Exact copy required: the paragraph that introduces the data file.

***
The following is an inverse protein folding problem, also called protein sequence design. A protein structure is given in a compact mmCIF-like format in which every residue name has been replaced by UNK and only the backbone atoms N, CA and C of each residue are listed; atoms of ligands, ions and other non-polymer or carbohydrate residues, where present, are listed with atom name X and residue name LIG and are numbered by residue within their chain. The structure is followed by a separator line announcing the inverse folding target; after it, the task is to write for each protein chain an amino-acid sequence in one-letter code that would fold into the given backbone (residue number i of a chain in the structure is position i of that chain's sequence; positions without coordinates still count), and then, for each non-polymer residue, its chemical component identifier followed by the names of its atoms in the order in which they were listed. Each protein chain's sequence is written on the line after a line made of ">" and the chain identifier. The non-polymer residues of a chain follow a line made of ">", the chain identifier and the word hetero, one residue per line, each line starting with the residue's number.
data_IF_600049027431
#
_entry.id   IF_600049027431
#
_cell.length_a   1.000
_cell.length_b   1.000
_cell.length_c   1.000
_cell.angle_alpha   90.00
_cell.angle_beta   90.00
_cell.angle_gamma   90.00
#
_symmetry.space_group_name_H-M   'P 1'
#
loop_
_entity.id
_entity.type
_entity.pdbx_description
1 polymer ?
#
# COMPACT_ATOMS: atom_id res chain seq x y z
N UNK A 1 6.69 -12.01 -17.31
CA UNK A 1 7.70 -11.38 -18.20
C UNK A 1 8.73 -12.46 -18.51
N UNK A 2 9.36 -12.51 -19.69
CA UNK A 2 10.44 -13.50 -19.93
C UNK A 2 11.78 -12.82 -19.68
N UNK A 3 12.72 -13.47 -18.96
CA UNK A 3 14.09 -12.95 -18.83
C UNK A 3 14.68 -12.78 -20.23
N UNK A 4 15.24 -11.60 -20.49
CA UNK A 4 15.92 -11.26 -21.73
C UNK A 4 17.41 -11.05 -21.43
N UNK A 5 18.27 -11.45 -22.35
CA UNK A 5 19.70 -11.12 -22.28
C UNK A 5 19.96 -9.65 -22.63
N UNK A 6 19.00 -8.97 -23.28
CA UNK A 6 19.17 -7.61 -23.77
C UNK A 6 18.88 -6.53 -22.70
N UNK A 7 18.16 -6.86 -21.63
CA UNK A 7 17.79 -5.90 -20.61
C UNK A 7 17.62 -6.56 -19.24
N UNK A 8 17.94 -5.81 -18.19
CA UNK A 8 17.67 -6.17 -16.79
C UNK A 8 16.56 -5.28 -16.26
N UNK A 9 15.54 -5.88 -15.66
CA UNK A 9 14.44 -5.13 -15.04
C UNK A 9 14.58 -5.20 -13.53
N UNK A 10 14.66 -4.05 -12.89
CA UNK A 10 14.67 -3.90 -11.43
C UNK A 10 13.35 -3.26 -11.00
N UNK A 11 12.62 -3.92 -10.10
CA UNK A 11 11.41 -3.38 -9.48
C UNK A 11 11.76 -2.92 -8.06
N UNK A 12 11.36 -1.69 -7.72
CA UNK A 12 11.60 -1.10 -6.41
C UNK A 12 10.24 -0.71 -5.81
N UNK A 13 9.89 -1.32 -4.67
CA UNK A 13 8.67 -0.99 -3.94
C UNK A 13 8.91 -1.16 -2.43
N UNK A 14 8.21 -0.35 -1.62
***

The following is an inverse protein folding problem, also called protein sequence design. A protein structure is given in a compact mmCIF-like format in which every residue name has been replaced by UNK and only the backbone atoms N, CA and C of each residue are listed; atoms of ligands, ions and other non-polymer or carbohydrate residues, where present, are listed with atom name X and residue name LIG and are numbered by residue within their chain. The structure is followed by a separator line announcing the inverse folding target; after it, the task is to write for each protein chain an amino-acid sequence in one-letter code that would fold into the given backbone (residue number i of a chain in the structure is position i of that chain's sequence; positions without coordinates still count), and then, for each non-polymer residue, its chemical component identifier followed by the names of its atoms in the order in which they were listed. Each protein chain's sequence is written on the line after a line made of ">" and the chain identifier. The non-polymer residues of a chain follow a line made of ">", the chain identifier and the word hetero, one residue per line, each line starting with the residue's number.